Research at Nebraska 2019-2020 Report
Titles in the “Discover the Great Plains” book series

Series Showcases Great Plains Culture, History, Environment

The Great Plains is sometimes described by what it lacks: oceans, mountains, skyscrapers, big-city noises and world-class museums. Richard Edwards, director emeritus of Nebraska’s Center for Great Plains Studies, seeks to showcase the region’s abundance of quiet beauty and significant culture.

He developed “Discover the Great Plains,” a series of short paperback books written for a general audience, to highlight different aspects of the region, which stretches from the Dakotas to the Texas Panhandle.

To date, seven books introduce readers to American Indians, bison, weather, politics, literature, geology and birds. Four more books are in the works. The series, which began in 2016, is a collaboration with the University of Nebraska Press.

“Even people who live in the region don’t necessarily know much about it,” said Edwards, the series editor. “We see this series as a way to inform ourselves and the reading public about the many riches of the Great Plains.”

By encouraging people to explore the Plains, the series promotes greater appreciation of the region’s culture, history and natural environment, a key mission of the Center for Great Plains Studies, which was established in 1976.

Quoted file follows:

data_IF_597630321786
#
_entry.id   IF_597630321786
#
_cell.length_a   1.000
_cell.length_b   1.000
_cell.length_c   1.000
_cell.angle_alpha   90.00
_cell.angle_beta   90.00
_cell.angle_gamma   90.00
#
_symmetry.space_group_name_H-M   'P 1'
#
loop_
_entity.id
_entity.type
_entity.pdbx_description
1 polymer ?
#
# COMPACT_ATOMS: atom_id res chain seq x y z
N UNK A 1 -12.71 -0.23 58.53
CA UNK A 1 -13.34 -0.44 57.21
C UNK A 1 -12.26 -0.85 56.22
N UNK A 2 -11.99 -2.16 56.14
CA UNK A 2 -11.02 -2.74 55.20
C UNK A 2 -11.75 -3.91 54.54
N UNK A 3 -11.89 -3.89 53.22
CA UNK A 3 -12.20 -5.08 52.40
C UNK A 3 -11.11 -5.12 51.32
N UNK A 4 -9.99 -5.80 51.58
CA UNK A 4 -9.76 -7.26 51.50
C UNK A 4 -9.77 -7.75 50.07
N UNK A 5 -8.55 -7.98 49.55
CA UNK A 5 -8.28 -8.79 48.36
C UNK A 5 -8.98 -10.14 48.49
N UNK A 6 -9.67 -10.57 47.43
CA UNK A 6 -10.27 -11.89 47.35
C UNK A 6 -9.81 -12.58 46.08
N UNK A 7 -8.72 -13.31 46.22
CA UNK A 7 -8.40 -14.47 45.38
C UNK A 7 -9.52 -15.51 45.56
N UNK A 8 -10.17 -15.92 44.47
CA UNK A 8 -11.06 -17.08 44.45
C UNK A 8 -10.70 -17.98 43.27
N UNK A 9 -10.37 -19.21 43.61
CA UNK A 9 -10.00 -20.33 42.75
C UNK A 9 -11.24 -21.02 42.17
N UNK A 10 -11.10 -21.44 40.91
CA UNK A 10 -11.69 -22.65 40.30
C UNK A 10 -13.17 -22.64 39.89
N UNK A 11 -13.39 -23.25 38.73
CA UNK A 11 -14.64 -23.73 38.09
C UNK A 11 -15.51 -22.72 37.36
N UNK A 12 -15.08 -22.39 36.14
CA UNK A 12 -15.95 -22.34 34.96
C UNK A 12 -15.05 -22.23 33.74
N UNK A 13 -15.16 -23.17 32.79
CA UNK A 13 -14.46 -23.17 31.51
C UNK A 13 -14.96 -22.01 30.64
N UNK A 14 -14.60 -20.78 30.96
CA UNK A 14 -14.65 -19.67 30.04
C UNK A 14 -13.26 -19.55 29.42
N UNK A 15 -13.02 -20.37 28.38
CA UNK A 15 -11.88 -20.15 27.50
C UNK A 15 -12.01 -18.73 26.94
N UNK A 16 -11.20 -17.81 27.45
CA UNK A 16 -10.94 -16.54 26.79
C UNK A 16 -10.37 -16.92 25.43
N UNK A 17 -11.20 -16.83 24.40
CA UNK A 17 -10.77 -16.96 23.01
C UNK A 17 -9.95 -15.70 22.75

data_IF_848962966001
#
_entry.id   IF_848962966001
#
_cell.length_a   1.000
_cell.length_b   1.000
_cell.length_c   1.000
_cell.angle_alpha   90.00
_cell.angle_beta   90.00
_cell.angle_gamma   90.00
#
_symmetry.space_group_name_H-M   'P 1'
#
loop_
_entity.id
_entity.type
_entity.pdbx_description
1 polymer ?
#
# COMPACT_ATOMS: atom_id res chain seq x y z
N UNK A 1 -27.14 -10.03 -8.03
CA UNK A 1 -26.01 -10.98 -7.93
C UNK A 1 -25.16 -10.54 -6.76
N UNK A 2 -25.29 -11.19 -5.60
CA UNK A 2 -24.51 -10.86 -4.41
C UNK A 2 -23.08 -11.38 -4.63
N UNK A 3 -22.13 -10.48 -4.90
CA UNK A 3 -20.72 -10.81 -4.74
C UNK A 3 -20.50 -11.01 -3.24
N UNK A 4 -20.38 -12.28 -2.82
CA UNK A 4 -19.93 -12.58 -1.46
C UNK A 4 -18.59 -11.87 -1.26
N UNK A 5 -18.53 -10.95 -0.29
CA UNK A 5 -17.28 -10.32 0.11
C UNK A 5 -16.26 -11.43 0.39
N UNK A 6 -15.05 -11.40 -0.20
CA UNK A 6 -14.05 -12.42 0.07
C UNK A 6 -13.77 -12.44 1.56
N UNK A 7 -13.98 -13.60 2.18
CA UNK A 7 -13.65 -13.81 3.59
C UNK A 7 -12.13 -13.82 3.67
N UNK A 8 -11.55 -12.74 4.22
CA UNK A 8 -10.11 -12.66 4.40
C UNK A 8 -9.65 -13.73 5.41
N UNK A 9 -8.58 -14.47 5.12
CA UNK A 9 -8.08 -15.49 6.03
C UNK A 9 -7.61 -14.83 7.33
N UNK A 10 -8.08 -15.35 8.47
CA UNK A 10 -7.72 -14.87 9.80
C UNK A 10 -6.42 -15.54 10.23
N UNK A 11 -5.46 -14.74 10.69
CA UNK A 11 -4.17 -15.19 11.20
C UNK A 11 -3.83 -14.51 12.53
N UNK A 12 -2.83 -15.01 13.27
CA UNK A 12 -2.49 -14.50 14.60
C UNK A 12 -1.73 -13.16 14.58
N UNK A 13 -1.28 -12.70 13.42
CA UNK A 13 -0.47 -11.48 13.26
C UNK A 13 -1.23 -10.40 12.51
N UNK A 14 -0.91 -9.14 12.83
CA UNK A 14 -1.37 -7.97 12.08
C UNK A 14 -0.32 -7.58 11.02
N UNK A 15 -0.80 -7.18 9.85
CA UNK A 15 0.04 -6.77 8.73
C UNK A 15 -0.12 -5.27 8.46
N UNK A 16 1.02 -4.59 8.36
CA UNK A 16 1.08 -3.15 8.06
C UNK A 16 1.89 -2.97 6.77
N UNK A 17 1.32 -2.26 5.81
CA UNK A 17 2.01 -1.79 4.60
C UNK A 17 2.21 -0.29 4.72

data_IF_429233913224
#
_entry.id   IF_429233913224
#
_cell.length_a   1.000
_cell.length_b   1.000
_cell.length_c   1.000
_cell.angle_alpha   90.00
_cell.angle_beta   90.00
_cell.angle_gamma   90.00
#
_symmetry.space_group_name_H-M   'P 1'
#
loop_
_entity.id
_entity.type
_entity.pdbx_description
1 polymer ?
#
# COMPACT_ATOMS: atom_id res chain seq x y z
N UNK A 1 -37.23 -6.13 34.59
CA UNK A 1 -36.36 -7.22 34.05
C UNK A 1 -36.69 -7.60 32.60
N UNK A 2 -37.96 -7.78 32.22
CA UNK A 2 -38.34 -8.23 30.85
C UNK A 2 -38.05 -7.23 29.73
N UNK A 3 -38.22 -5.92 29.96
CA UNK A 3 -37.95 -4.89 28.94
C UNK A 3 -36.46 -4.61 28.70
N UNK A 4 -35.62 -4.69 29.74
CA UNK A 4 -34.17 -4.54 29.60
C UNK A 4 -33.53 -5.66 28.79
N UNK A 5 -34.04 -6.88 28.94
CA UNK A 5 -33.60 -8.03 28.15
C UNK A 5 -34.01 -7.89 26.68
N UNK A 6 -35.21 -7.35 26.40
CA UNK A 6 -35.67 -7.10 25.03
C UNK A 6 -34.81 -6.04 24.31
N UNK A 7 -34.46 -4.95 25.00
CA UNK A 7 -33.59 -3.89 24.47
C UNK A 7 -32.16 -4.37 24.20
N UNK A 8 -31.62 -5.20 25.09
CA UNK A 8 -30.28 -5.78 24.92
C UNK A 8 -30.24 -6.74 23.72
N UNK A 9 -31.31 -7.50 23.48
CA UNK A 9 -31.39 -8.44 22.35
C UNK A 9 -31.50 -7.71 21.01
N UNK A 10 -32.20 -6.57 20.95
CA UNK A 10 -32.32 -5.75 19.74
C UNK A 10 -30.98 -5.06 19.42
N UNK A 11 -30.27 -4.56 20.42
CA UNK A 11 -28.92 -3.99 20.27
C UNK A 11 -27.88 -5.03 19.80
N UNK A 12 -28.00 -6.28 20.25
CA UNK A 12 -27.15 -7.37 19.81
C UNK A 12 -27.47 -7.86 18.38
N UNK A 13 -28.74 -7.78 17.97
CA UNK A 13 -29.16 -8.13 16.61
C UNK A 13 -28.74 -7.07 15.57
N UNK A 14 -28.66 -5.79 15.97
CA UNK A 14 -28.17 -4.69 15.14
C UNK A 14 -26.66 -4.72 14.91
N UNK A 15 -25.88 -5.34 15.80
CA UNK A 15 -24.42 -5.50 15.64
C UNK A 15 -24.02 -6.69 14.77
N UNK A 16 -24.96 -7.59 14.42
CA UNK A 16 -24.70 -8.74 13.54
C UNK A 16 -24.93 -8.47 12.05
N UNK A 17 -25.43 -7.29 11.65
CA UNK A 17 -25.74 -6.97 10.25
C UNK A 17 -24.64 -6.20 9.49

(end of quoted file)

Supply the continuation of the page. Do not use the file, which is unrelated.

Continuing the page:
Richard Edwards

Donna Shear, director of UNP, said the series has been popular and is a good fi t for the Bison Books imprint, which shares the history and literature of the American West and Great Plains.

The books’ themes appeal to audiences beyond the region. “Great Plains Birds,” for example, others a meditation on birds popular with birders. “Great Plains Politics” portrays national political figures, such as Wilma Mankiller and Robert Dole, by highlighting their backgrounds as community collaborators.

Accessibility is a key ingredient. Edwards enlists authors both deeply knowledgeable about the topic and able to write in a personal style. For example, in “Great Plains Weather,” Kenneth Dewey, emeritus professor of climatology, explains not only the area’s extreme weather but also how his boyhood interest in it developed.

“There’s a personal element to these books that allows the reader to get carried along with the enthusiasm of the author,” Edwards said.

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